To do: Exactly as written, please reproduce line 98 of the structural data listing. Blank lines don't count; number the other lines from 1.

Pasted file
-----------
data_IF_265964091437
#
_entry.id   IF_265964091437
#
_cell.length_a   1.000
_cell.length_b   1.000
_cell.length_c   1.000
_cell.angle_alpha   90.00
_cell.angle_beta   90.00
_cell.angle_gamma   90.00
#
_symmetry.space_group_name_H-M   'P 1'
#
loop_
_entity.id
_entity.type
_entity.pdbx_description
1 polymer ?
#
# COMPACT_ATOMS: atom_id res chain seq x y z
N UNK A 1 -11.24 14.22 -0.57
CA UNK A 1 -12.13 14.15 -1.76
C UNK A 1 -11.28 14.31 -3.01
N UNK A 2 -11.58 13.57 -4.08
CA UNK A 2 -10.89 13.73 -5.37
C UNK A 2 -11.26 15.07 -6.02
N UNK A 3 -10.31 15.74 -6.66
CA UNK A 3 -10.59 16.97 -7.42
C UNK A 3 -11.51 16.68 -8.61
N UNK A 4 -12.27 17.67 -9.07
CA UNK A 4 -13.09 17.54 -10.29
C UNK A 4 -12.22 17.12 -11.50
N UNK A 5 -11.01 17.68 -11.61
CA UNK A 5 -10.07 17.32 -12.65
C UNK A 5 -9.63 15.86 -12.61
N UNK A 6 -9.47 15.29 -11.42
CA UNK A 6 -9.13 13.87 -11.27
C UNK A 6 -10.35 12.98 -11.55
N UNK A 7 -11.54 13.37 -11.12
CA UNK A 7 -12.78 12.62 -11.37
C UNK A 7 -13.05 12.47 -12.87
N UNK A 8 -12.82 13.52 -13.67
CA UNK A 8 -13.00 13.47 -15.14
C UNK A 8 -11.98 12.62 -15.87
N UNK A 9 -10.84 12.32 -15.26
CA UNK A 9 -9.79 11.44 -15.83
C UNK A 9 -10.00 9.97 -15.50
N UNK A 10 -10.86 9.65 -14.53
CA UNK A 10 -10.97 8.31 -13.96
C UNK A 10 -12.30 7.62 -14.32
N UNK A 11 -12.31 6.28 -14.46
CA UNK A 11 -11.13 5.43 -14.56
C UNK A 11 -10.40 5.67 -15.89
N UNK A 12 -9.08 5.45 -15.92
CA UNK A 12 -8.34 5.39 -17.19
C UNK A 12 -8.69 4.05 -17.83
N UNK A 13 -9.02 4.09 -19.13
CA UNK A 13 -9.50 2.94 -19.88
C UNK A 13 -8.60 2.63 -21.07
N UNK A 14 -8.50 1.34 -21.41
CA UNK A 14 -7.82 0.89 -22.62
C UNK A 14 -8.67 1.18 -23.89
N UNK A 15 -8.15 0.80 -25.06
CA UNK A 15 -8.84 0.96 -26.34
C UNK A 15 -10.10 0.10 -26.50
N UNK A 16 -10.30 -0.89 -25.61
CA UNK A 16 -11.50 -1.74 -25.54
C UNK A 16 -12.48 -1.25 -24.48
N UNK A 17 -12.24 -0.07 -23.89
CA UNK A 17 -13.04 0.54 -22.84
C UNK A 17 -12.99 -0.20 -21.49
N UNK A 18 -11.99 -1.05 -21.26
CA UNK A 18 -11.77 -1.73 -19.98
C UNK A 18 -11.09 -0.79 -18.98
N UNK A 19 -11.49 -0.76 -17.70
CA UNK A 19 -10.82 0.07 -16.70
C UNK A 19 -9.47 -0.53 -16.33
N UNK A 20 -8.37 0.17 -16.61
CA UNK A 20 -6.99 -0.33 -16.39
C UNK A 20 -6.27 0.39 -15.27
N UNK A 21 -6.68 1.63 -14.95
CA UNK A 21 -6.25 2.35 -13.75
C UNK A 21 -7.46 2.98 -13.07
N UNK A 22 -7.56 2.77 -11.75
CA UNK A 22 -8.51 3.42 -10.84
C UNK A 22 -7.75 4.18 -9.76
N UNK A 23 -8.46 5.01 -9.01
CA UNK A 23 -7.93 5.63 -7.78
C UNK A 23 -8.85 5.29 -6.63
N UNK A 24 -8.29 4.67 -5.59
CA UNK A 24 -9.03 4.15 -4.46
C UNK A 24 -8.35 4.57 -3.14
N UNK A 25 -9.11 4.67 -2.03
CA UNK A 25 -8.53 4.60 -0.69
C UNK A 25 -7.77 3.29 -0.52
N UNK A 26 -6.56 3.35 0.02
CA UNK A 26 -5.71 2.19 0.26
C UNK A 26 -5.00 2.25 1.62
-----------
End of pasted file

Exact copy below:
C UNK A 26 -5.00 2.25 1.62